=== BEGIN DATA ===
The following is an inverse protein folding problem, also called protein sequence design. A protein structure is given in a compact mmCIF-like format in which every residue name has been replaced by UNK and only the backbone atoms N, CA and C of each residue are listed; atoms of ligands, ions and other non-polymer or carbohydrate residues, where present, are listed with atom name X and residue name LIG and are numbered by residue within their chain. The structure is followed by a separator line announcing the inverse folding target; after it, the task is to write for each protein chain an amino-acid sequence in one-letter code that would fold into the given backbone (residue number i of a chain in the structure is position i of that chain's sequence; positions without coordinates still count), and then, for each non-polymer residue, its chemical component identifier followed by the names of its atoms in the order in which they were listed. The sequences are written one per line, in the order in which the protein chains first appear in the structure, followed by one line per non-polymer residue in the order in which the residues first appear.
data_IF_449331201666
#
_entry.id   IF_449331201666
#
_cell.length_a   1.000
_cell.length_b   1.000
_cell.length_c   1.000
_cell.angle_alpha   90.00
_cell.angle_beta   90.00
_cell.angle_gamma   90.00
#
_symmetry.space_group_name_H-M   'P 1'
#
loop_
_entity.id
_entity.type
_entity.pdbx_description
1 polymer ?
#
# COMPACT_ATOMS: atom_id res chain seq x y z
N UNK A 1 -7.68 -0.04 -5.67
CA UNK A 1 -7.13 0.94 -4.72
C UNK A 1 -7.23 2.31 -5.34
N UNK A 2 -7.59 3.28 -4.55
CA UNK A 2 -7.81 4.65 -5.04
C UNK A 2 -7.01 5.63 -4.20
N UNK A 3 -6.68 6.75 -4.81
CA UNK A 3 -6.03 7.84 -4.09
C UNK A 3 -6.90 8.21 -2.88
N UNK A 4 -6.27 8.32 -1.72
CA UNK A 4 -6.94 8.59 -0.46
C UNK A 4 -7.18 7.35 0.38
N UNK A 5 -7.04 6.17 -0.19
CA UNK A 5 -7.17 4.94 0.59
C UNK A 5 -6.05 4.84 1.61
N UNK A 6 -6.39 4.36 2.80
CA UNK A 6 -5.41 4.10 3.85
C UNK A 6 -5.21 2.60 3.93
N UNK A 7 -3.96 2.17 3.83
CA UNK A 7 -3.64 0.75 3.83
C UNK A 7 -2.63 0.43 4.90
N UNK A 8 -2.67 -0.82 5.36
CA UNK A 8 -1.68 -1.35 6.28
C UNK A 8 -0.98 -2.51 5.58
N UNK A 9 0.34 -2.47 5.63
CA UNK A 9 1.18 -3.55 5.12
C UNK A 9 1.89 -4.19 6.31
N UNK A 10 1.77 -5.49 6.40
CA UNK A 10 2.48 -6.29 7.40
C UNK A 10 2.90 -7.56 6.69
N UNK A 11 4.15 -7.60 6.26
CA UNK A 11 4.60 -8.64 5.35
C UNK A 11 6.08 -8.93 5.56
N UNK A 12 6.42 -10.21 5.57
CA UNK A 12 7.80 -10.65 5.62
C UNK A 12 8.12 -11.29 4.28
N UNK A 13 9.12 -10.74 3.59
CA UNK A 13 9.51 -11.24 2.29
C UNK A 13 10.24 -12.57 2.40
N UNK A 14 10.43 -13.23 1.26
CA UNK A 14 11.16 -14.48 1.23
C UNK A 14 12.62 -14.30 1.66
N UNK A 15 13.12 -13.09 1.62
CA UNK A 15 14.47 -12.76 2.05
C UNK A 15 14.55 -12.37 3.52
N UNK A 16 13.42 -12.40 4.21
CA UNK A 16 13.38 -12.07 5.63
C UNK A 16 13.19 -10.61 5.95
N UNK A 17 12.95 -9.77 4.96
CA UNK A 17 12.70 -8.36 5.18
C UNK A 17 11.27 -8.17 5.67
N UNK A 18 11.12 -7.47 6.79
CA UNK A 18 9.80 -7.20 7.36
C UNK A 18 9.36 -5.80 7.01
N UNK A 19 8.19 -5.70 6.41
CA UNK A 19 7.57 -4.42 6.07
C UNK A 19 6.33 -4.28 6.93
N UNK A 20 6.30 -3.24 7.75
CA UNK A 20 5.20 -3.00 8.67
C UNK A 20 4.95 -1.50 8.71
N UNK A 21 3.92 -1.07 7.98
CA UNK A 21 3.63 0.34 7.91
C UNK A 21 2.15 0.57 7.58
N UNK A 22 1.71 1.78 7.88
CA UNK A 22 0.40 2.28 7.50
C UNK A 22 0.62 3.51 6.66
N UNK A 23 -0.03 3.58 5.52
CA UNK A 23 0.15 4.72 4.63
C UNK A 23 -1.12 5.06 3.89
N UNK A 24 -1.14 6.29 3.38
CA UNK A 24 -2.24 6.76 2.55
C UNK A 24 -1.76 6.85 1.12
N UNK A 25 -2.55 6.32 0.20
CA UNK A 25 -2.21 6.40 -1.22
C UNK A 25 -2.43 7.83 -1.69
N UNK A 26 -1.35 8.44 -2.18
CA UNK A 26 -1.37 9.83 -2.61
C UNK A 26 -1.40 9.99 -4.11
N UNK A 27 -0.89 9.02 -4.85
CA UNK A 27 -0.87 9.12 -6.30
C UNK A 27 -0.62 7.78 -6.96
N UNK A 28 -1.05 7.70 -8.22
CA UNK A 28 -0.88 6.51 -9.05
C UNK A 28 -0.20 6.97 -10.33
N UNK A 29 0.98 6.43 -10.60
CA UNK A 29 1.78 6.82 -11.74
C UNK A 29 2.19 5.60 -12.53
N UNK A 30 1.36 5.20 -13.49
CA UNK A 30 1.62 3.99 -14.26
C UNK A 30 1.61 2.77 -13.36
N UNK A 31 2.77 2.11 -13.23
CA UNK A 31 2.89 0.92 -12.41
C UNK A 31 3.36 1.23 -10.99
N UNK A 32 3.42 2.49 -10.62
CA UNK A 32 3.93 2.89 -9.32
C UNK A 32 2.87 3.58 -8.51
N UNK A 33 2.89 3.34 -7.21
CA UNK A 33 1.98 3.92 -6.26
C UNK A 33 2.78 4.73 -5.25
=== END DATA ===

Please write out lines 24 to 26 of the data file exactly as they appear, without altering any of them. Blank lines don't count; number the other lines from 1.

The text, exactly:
C UNK A 1 -7.23 2.31 -5.34
N UNK A 2 -7.59 3.28 -4.55
CA UNK A 2 -7.81 4.65 -5.04